A NEW SYSTEM for managing crop residue that doesn’t involve tillage is one of the most innovative advances in the 42 years Ian McDonald has been working in field crop research.
|WHAT YOU NEED TO KNOW|
• Managing residue plays a major role in Lawrence Hogan and Steve Howard’s no-till success.
• When planting soybeans after corn, they make sure the residue is in the right condition in the fall by evenly spreading it across the field.
• They leave tall stalks — about 14 inches — to reduce residue matting.
• This method also maintains cover on the land over winter, reducing water and wind erosion.
• In the spring, they use a row clearer that pushes the residue back against the row of standing corn stalks to expose bare soil.
“I’ve seen a lot of stuff in my time, but I’ve never been as excited as I have been with Lawrence and Steve’s work with biostrips and residue clearing in terms of making significant change in the system as a whole,” says the crop innovation specialist in the Field Crops Unit at the Ontario Ministry of Agriculture, Food and Rural Affairs.
Lawrence Hogan and Steve Howard are brothers who have been no-till farming since the 1980s. They currently have 900 acres of corn, soybeans, and winter wheat in Huron County.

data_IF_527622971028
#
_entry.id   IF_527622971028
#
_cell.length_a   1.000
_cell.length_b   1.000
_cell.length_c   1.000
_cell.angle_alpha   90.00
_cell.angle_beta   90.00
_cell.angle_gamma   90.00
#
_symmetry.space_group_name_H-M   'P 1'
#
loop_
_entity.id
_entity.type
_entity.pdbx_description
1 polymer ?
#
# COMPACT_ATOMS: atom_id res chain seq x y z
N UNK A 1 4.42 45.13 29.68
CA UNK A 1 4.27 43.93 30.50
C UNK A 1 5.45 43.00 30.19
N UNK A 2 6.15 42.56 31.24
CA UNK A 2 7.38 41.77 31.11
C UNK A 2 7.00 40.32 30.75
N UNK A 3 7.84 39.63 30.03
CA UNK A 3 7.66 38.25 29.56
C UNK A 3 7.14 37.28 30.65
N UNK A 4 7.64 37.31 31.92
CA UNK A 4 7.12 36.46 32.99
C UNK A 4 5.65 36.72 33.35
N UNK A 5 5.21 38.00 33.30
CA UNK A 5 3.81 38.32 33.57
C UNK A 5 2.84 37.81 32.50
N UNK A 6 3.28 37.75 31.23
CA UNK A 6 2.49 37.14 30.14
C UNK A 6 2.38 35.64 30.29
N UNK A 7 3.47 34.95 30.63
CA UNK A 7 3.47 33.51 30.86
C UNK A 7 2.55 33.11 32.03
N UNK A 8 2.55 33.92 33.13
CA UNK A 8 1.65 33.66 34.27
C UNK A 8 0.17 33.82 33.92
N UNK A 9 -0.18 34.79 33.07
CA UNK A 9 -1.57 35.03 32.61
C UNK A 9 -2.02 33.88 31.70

HOW IT WORKS
When they plan to plant soybeans after corn, they first make sure the residue is in the right condition in the fall. They use Calmer chopping rolls on the corn head and ensure the residue is spread evenly across the field.
“We find that soybean planting goes better after corn, and even that fall wheat planting goes better after soybeans because the corn stalk residue pieces are smaller,” says Hogan.
In the spring, they use a row clearer that pushes the residue back against rows of standing corn stalks, exposing a 14-inch strip of bare soil, which is where they plant twin-row soybeans.
“We’re not doing any tillage, and we use the row clearer two days ahead of planting, which means the soil gets dry enough to plant,” says Hogan. He adds that they don’t use this method on every field all the time — only when they feel it’s necessary when the soil is wetter than it should be, and there’s a potential for slug damage to the soybeans.
They plant twin-row soybeans using either a seed drill with 7 1/2 inch twins or a corn planter with 10-inch twins centred on
“We’re very happy with the row clearer,” says Hogan, adding that, at harvest, they strive to leave 14-inch corn stalks standing.
“We have always tried to keep the corn header as high as possible to leave tall stalks, which reduces residue matting that can happen with the Calmers rolls if the head cuts too low — it also helps the soil to dry in spring.”
The 16-row, 40-foot clearer was relatively inexpensive — about $32,000 three years ago. Hogan first bought an 8-row clearer in 2016 from Quebec after seeing it at the Outdoor Farm Show in Woodstock about eight or 10 years ago. The current clearer is pulled by a 90-horsepower tractor at half-throttle, so fuel consumption is minimal.